We are just minutes into Martin Scorsese's financial black comedy, The Wolf of Wall Street, when the investment banker next to me starts slowly shaking his head.
On the screen Leonardo DiCaprio's character, the crooked stockbroker Jordan Belfort, is waxing lyrical about his millions, his cars and his trophy wife and combining those two latter passions in a characteristically prurient scene.
"This is what gives the City a bad name," says my viewing companion, one of a group of senior City bankers gathered to compare their own career experiences with the excesses in Scorsese's film, released in UK cinemas on Thursday.
As the story romps on through lavish beachside parties, office orgies and increasingly criminal dealings, the head shaking and seat-shuffling intensifies.
"I hope that people see this in a historical context and not in the current context," says the same banker, who worked in a big investment bank on Wall Street in the 90s before relocating to London.
As the credits roll after almost three hours of Belfort's odyssey in the underworld he concludes: "I would be disappointed if I had paid money to see that because it just isn't real."
The title fingers Wall Street, but this tale is not about the investment banking world of corporate clients our viewer works in: "They sold investments to widows and orphans and Jo Schmo on Main Street," he adds.
The bond market expert in our party is less quick to distance his industry from Scorsese's tale. "We are only five years on from the crisis, so I wouldn't pretend it was ancient history," he insists. For this banker, in the industry since 1981, several elements of the film ring true: conferences in glamorous locations, drunken lunches and the rambling pep talks before crucial deals.
The wild chanting for the"Wolf" by enraptured staff was reportedly echoed on real-life Wall Street when Morgan Stanley's John Mack returned to the bank in 2005 after a stint at Credit Suisse First Boston. More recently there have been accounts of trading floors in thrall to former Barclays boss Bob Diamond's rallying cries.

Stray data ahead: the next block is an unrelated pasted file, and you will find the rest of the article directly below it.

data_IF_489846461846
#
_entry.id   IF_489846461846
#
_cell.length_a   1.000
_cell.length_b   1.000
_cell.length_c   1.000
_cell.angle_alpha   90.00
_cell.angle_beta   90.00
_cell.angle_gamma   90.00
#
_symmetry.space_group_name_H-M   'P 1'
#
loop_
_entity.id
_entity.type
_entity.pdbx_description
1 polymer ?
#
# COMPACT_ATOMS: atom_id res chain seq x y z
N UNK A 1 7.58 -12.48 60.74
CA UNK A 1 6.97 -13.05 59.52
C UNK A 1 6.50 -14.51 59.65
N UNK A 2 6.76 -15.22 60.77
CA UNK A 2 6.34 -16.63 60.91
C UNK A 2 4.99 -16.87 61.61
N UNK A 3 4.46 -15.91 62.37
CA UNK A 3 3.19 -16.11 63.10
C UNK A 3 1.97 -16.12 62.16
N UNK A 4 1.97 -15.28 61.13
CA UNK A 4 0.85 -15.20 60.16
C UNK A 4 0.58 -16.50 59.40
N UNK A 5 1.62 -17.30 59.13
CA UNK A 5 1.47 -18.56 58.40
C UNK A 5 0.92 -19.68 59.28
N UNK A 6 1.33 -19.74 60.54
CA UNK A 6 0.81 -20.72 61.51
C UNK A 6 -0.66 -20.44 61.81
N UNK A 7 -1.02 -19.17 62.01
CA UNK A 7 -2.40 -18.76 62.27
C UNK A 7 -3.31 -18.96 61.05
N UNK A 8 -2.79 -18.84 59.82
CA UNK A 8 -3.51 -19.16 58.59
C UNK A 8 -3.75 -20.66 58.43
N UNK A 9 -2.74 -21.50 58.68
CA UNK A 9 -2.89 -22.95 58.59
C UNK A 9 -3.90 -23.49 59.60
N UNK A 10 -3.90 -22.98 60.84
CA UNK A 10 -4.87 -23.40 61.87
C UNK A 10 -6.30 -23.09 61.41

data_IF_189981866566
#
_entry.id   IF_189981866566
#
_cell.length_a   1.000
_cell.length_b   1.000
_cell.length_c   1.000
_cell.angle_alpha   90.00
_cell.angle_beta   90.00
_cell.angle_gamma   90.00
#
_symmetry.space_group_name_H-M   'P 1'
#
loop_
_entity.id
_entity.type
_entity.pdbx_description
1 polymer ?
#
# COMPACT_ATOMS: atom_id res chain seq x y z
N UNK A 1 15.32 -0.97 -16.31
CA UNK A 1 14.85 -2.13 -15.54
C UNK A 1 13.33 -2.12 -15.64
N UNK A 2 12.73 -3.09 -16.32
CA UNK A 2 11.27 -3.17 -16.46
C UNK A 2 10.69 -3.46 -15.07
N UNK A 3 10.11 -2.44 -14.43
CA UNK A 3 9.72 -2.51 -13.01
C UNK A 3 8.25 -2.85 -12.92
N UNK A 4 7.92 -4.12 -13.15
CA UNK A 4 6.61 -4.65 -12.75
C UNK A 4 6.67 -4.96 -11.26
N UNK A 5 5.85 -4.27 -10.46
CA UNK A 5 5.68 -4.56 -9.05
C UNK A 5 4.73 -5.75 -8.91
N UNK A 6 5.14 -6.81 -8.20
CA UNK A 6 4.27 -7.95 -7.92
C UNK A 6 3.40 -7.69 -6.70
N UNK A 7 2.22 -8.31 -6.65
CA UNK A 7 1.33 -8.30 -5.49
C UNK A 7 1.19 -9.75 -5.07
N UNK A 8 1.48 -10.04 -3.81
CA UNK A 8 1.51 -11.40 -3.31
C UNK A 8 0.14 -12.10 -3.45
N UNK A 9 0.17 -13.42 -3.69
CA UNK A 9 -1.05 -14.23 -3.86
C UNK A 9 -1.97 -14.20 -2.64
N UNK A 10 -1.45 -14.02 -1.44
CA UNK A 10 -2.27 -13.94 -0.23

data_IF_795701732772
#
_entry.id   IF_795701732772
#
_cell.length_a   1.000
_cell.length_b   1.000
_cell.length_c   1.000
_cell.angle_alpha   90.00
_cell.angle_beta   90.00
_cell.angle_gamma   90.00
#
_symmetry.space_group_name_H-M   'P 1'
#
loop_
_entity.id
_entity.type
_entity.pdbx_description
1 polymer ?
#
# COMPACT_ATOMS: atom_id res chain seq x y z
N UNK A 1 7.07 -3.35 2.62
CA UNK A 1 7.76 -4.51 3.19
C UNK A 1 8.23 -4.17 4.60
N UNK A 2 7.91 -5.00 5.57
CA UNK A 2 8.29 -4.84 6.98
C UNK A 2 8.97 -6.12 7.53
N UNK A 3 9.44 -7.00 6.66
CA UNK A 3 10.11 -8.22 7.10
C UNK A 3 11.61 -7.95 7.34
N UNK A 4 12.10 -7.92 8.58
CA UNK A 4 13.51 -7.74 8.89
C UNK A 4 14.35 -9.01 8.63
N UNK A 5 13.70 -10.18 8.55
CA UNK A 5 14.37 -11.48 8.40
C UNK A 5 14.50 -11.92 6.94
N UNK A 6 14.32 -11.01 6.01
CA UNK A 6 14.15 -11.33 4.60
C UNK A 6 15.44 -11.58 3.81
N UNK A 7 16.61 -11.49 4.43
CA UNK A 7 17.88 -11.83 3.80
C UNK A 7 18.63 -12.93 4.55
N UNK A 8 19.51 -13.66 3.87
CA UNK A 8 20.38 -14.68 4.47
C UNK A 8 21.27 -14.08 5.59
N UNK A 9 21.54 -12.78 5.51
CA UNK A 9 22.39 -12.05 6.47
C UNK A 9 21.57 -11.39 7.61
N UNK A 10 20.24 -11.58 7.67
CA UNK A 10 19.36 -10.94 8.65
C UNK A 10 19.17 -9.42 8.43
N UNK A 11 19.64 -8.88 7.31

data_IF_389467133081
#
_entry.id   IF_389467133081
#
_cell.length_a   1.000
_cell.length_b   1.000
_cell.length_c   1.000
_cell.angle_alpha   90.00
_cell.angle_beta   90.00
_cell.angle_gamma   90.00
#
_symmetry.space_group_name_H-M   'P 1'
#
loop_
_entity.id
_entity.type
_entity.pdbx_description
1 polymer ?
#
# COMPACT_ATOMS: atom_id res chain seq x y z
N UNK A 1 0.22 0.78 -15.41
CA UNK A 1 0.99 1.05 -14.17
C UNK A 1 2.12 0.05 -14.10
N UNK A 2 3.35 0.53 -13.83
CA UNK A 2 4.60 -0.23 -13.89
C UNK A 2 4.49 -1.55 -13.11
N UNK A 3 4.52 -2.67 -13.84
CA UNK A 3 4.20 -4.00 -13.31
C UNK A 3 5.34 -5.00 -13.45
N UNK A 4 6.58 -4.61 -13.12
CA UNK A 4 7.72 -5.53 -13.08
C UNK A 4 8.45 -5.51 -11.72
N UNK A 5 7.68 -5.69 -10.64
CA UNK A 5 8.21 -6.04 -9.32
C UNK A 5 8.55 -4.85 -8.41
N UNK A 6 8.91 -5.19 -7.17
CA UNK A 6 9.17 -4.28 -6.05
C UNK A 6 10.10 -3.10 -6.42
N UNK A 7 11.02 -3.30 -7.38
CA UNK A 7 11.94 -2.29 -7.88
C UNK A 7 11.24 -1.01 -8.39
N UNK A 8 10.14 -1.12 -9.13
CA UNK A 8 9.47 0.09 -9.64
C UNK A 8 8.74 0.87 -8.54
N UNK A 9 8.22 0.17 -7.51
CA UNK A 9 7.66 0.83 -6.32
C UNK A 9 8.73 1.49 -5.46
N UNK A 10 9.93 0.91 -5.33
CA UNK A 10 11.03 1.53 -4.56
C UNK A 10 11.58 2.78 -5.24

The junkets and lunches are now largely in the past, says the bond man.
So is he worried about this latest take on the criminal side of banking will misrepresent the City? "I am not sure people's opinions of bankers can sink a lot lower, but the comedy makes it appear to me a work of fiction," he says.
The fund manager next to him reckons it will be grist to the mill for banker bashers: "I imagine that people who are pissed off about bankers will read into it what they want to because it plays to lots of prejudices. But anyone vaguely familiar with the financial services industry would see it as a historical parody," says the 56-year-old, also in the markets since the early 80s.
He questions how the virtually non-stop drug-taking and drinking tallies with an industry known for early starts. "There aren't that many people who can cope with large amounts of alcohol and get up in the morning and go to work," he says. Meanwhile our man from Wall Street remembers being asked to pee into a cup for random tests designed to identify the drug-assisted bankers. Terence Winter, the writer who adapted Belfort's book for the screen has said the film is proof of "how history repeats itself, how we are not learning from our mistakes." He told the Hollywood Reporter: "It is just holding a mirror up to what is still going on."
Our fund manager feels the story of greed and fraud at Stratton Oakmont brokerage is stretched well beyond the realm of possibility: "In reality people working in finance today are working in an immensely regulated environment."
Strong female characters are few and far between in the film and if our little grouping of 2014 bankers is anything to go by, not that much has changed.
Our one female viewer, a former City lawyer, says the profane banter in the film is familiar from trading floors – but she too thinks the movie is an overt parody. "They are packed in like sardines in the trading floor scenes. That just adds to the fiction," she says.
The banker viewing panel reckons that audience attitudes have done an about-turn since Michael Douglas portrayed Gordon Gekko In Wall Street, back in 1987. The law-bending Gekko was regarded less as an villain and more as an inspiration, says the former Wall Street man. "If you look at Wall Street and Gordon Gekko, that had an effect of 'God, I want to do that. Greed is good.
"Now, if you look at the younger generation and they are confronted with this, they treat it very differently. They have been sensitized to what is unacceptable."
So are there no Gordon Gekkos or Jordan Belforts in this generation?
"The people making immense amounts of money now are the hedge fund managers, who are on the edges of regulation, becoming regulated," says our fund manager. "But even they are not flogging stuff to little old ladies. And they don't look like the cast of Wolf of Wall Street. They are usually boffinish and work incredibly hard."
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